There’s always leakage

“What don’t you like about Quora?” 

“It’s populated by young, left-leaning individuals, and saturated by the ideas of productivity and self-improvement.”

It’s a fair point. Quora is the watering hole for many people seeking answers to fundamental questions about learning, growing and achieving.

But it’s not just Quora that is biased towards these things. It’s our whole culture. We’re obsessed with the ideas of productivity, improvement, assessment, comparison and progress. As such, we idolise individuals, organisations and systems that seem to be in a state of perpetual progress. That seem to evolve and grow, right before our eyes, like the timelapse of a sapling tree.

In John Boyd: The Fighter Pilot Who Changed the Art of War, Robert Coram, the author, describes Boyd’s struggle to articulate a theory.

“Finally it was time to get back to studying, and the two men returned to the John Saylor Coon Building. They found an empty classroom on the second floor and there, on one of the long desks that ran almost the width of the room, they opened the thermo textbook Engineering Thermodynamics by Jones and Hawkins. It was a relatively small book, but it’s equations had bested some very bright young men. Cooper began talking about the second law, explaining how more usable energy always goes into a system than comes out, because there is unavailable energy called entropy. Boyd nodded. After a while he stood up and began pacing. Cooper went on for several hours, but Boyd could not concentrate. Something was swirling through his mind, pushing at the edges of his consciousness—but what? Boyd continued pacing. He grimaced as if he were in pain.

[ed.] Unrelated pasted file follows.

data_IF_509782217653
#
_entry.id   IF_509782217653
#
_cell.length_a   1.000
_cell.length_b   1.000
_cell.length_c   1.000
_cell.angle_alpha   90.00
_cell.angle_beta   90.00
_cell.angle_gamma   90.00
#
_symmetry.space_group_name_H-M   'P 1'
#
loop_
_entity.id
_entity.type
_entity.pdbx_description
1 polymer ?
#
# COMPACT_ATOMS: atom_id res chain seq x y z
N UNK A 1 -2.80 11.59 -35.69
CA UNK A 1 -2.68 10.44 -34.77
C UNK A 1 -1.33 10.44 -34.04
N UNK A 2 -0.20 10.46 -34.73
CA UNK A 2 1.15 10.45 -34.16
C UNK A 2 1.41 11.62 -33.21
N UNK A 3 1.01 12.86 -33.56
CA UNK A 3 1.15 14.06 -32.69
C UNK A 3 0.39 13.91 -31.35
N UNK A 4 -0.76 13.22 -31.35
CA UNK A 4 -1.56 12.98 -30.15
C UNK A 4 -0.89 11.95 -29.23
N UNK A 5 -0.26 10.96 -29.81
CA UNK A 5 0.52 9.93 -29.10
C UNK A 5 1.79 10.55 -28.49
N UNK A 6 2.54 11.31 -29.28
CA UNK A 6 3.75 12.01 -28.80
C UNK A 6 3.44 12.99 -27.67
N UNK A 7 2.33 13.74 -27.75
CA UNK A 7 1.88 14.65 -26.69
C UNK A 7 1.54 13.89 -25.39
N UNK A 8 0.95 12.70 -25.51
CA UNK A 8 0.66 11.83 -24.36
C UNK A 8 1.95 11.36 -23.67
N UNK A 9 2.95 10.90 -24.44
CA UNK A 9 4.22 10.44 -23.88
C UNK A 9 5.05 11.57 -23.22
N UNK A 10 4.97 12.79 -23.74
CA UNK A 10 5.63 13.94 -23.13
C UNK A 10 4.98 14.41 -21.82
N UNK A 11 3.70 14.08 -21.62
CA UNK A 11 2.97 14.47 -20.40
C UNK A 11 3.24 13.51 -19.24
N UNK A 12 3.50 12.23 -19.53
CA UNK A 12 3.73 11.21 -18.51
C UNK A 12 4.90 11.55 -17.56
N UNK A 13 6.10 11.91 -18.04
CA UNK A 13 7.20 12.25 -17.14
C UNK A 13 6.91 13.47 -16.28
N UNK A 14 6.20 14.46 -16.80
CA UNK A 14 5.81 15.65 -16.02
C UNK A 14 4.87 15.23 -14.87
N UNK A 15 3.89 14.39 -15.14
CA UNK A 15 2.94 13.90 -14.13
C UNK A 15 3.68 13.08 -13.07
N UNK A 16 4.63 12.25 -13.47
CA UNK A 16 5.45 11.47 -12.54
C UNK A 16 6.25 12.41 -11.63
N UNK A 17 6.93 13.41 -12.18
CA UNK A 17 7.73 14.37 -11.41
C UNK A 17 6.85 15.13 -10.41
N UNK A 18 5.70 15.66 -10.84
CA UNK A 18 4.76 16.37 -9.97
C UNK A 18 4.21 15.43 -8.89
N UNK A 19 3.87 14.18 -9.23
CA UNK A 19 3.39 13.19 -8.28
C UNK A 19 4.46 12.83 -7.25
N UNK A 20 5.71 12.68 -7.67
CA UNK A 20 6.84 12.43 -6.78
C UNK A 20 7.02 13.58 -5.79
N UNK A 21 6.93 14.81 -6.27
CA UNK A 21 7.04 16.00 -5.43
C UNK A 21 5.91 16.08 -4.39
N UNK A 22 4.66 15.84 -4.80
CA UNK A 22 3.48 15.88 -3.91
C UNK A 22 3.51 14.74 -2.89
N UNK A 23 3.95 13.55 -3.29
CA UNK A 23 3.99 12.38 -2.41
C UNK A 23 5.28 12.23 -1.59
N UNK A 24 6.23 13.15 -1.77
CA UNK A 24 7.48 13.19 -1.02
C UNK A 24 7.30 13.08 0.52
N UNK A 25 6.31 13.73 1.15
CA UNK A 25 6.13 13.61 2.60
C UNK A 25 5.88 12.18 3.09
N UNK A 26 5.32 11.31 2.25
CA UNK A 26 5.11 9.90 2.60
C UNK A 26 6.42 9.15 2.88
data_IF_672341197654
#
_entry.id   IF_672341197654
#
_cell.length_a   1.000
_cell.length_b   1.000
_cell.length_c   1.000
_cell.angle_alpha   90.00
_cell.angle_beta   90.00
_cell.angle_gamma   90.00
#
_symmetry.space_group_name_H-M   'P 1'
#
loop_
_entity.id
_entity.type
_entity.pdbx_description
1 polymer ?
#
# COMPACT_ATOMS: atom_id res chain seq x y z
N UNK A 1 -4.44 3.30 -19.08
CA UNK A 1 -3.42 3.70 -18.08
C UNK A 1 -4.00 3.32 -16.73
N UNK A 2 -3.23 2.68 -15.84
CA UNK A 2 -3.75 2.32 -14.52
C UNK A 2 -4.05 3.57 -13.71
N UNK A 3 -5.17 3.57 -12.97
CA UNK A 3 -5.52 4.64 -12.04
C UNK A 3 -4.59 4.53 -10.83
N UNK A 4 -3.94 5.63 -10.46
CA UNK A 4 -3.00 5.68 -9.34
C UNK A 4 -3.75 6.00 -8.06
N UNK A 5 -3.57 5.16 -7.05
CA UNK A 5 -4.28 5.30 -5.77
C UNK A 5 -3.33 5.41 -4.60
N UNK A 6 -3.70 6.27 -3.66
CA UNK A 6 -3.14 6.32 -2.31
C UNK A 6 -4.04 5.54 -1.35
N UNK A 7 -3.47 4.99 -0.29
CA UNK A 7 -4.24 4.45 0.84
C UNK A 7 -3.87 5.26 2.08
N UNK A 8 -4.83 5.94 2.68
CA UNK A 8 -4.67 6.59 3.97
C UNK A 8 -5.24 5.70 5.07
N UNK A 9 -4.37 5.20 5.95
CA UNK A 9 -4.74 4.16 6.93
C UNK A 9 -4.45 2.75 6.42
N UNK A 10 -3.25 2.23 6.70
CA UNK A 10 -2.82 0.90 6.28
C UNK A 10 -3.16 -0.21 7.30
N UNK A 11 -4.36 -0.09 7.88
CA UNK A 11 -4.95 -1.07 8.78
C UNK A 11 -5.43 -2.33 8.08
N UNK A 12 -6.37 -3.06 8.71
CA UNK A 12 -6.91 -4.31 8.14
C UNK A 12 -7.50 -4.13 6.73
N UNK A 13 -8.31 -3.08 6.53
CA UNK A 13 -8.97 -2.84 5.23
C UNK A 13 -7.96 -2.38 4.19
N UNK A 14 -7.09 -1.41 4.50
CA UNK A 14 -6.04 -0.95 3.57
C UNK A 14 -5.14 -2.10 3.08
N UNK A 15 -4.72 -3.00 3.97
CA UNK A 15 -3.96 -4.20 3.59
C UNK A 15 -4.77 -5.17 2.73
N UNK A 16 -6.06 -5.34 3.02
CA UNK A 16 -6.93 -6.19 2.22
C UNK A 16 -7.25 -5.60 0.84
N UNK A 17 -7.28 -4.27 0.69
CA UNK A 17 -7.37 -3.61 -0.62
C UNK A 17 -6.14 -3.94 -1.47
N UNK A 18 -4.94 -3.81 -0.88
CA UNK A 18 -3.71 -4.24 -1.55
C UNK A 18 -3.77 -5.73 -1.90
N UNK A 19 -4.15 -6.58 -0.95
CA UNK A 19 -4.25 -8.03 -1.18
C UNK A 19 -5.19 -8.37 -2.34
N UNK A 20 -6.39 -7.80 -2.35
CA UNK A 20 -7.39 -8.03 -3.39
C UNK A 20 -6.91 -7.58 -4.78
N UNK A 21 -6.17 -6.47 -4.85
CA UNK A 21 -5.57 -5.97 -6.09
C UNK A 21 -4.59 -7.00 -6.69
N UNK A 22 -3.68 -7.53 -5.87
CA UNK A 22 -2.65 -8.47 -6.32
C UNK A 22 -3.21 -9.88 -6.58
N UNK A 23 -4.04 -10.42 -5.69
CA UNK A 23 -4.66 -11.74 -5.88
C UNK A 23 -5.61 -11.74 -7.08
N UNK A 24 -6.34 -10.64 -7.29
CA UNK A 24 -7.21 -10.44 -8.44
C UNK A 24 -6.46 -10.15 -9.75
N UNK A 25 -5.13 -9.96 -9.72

All entropy means, Cooper said, is that no system is one hundred percent effective; if it were, you would have a perpetual motion machine.”

No system is one hundred percent effective. No system is free from entropy. Some amount of energy is always lost in the process. Think about that.

Now think about the people and companies you idolise. Do you have a vision of them as one hundred percent effective? Do you see them as this nature-defying entity which can bypass the second law of thermodynamics, and exist in an ever-upward spiral of activity and achievement? I don’t know about you, but I do.

I read about, listen to and watch the people I admire in a state of disbelief. How can they do so much? How do they just keep getting better and better? Why can’t I do that? Why can’t I be like that?

That’s the problem. We can’t be like that because the pictures we create of these people are false. The people we admire aren’t like that in reality. The picture we’ve formed of them is one that doesn’t align with what’s actually possible.

Even Elon Musk, the raddest man on earth, cannot escape this fact. His days, undoubtedly, are a swirling mass of activity. But some of it, some of the energy he expends, is lost. Seconds, minutes, and hours of his life go un-utilised, just like the rest of us.

When we tell and consume stories about those we admire, we show only how they leverage their time and energy to great effect. We don’t see the leakage. We don’t see the time and energy squandered. So we end up in a vicious, unreal circle. Individuals and organisations are presented to us as perpetual motion machines, spiralling up. Then we look at ourselves and see everything, the leverage and the leakage of our time and energy. The gap we sense between what is presented to us about others, and what we see from ourselves, makes us feel small and ineffectual. We see, we compare, and we feel bad.

But we shouldn’t. The people we admire are people too. In their lives, just as in ours, there’s always procrastination, wasted time, squandered energy, useless motion. In their lives and in ours, there’s always leakage.